Naomi Osaka and her legions of adoring fans in Japan and beyond were unprepared for this outcome.
The tennis great, though, will always remember the Olympic Games’ opening ceremony in Tokyo with great fondness.
It was “undoubtedly the biggest sporting success and honour I will ever have,” Osaka said after she lit the Olympic cauldron at last week’s opening ceremony.
Therefore, perhaps, just possibly, it will help Osaka deal with her shocking loss in the third round of the Olympic tennis tournament on Tuesday to Czech Republic’s Marketa Vondrousova, a previous French Open finalist.
It won’t Happen Right Away, Though.
Osaka admitted, “This loss sucks more than the others, but I’m unhappy in every loss.”
It was difficult to live up to the lofty expectations placed on her as a four-time Grand Slam winner, the highest-paid female athlete in the world, and the face of the Games in the host country.
A lot of pressure was put on me,” Osaka admitted. “Perhaps it’s because this is my first Olympic experience, and for the first year it was a bit much.”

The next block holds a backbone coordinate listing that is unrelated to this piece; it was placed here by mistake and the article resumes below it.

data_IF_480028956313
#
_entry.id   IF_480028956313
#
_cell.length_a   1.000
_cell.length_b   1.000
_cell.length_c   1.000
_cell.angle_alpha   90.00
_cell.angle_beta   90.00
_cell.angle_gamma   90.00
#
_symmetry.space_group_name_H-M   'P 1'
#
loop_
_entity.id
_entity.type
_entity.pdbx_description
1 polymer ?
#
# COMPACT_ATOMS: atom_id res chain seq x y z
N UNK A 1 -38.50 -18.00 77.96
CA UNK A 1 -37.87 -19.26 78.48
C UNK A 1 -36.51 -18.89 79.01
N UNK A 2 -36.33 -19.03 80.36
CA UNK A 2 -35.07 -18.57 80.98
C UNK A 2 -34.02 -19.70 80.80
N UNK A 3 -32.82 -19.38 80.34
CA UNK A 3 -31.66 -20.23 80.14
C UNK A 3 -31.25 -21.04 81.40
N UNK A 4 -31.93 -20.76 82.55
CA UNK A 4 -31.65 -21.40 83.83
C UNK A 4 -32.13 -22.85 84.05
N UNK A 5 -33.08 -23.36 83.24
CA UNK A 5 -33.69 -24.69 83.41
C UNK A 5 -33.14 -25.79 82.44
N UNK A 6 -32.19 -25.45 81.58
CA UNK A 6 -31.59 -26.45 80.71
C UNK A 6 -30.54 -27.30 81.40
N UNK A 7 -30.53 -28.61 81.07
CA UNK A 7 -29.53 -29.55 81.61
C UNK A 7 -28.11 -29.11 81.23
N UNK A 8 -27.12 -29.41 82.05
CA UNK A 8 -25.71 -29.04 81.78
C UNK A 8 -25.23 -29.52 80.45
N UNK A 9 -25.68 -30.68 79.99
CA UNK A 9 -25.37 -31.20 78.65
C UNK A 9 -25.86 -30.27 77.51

As the left-handed Vondrousova produced a sequence of drop-shot victories and other cunning shots that dragged her opponent out of her comfort zone, the second-ranked Osaka, who was born in Japan and grew up in the United States, battled with her usually solid groundstrokes.
Vondrousova, ranked number 42, commented on how difficult it must be for her to play in both the Olympics and in Japan. There’s an incredible amount of stress that I simply can’t fathom.
Since returning from a two-month sabbatical for mental health, Osaka has won her first two matches in straight sets. On Tuesday, though, the weather outside necessitated closing the roof, so the atmosphere was different.
Earlier in the week, Osaka expressed her excitement at returning to competition. She had previously stated in May, prior to the French Open, that she would not be speaking to reporters during that tournament because she finds that doing so gives rise to self-doubt.
Then, she failed to appear at the required press conference following her opening-round win in Paris.
Grand Slam tournament officials publically scolded Osaka and threatened suspension if she continued to shun the media, for which she was fined $15,000. Thanks for reading our article How Naomi Osakas Loss Gives Tokyo its Latest Olympic Setback.